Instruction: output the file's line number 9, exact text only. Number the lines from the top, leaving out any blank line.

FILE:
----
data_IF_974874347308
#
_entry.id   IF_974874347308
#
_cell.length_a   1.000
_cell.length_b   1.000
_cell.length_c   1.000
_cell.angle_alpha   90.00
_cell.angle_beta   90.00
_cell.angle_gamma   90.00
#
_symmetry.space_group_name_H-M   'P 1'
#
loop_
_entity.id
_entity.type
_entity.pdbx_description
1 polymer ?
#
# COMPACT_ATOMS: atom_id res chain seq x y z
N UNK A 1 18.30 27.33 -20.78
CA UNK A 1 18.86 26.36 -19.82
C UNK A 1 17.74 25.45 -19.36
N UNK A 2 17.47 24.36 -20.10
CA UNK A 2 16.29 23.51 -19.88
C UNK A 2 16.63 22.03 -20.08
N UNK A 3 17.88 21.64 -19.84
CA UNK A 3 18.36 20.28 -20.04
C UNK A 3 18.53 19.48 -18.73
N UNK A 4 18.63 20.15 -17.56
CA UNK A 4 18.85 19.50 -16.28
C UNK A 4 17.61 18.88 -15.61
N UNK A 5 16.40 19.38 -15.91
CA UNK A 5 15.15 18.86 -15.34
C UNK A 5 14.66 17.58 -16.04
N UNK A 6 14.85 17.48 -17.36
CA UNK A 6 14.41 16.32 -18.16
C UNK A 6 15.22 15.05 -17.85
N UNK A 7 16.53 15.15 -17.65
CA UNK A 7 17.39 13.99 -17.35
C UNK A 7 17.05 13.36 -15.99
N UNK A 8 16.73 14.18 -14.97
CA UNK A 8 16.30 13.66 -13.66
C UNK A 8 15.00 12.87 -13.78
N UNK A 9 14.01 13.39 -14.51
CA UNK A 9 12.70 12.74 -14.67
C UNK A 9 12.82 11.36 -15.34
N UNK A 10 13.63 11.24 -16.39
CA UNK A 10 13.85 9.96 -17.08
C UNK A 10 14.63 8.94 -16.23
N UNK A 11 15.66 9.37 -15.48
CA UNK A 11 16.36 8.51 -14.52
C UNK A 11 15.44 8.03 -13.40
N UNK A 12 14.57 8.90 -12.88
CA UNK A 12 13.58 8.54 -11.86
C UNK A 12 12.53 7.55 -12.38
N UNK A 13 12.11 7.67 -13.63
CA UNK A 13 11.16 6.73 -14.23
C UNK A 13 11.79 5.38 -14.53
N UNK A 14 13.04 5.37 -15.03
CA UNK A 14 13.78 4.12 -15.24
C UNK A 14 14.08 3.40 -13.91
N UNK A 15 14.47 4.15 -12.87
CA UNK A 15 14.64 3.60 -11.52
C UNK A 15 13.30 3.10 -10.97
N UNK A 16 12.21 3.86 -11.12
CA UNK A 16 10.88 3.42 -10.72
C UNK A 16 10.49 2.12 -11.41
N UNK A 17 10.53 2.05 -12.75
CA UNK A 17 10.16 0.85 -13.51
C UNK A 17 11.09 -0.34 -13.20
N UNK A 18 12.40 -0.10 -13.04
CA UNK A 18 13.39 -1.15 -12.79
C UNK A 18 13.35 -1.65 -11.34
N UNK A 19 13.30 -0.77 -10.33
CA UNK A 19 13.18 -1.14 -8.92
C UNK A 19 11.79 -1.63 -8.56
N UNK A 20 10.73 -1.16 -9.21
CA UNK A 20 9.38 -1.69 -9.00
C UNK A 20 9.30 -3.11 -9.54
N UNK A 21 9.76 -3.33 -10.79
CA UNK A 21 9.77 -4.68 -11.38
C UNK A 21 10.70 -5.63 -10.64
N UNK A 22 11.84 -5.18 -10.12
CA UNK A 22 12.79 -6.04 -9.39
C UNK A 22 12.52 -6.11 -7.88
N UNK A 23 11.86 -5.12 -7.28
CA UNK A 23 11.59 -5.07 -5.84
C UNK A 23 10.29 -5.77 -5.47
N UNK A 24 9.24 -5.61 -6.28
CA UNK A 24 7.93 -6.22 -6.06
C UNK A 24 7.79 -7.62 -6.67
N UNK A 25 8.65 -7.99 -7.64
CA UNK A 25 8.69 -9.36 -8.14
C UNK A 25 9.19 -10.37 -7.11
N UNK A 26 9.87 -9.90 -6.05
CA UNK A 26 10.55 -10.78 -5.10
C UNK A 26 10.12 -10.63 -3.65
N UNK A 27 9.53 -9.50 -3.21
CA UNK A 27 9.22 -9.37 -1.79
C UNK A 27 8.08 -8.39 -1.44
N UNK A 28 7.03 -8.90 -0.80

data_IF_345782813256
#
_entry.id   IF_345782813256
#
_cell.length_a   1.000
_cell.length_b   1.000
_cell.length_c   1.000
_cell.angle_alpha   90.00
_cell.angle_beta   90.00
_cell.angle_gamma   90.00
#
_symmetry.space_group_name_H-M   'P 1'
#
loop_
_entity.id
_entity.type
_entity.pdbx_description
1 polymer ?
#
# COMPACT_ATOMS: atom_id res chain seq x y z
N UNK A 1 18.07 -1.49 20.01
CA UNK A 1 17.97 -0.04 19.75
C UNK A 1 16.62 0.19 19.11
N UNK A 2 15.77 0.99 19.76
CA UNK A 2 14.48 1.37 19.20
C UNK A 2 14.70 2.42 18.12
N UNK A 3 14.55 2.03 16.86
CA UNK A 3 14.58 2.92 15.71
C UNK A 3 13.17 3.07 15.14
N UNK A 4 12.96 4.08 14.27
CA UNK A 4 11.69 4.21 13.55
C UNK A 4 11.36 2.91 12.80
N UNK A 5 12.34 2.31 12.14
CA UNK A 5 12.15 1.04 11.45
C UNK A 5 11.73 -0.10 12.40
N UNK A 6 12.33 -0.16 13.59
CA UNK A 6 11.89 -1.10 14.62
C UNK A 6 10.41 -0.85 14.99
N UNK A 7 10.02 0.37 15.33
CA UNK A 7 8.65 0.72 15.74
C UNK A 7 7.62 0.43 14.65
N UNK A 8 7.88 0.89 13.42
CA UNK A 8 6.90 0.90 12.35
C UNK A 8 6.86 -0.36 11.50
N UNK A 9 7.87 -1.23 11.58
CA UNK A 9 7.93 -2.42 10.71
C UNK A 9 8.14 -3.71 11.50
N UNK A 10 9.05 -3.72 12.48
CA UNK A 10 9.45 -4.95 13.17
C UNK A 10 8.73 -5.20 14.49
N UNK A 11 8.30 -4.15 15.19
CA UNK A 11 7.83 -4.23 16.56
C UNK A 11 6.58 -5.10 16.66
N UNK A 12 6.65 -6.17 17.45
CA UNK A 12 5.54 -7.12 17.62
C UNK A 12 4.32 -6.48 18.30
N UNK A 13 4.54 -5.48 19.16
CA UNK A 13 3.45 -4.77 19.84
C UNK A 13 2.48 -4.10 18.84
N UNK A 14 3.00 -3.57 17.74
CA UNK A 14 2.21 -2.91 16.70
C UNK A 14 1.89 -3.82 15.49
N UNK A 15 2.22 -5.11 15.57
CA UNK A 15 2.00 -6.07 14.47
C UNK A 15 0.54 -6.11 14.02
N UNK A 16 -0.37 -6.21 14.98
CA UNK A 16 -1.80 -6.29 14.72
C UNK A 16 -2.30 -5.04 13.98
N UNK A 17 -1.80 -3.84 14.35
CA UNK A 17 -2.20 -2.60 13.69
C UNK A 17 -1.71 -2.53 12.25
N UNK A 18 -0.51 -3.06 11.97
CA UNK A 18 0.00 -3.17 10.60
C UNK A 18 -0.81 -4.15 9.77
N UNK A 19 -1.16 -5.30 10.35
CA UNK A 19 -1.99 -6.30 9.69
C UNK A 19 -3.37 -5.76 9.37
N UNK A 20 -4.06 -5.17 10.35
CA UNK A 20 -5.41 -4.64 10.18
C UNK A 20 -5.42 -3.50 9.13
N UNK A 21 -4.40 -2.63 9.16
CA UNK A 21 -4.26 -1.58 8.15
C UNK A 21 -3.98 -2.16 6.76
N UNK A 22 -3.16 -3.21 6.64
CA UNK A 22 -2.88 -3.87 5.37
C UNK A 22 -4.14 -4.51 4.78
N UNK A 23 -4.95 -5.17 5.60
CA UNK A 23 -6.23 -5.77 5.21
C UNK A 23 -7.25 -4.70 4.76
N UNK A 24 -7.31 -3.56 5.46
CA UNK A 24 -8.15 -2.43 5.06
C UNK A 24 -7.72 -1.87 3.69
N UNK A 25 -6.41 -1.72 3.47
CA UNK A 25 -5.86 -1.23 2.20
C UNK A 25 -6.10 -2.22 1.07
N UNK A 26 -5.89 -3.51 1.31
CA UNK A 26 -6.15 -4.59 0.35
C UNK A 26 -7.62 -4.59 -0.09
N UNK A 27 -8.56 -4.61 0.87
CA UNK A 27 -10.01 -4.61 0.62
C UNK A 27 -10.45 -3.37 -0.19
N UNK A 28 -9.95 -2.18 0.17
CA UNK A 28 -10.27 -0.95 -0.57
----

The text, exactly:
_cell.angle_beta   90.00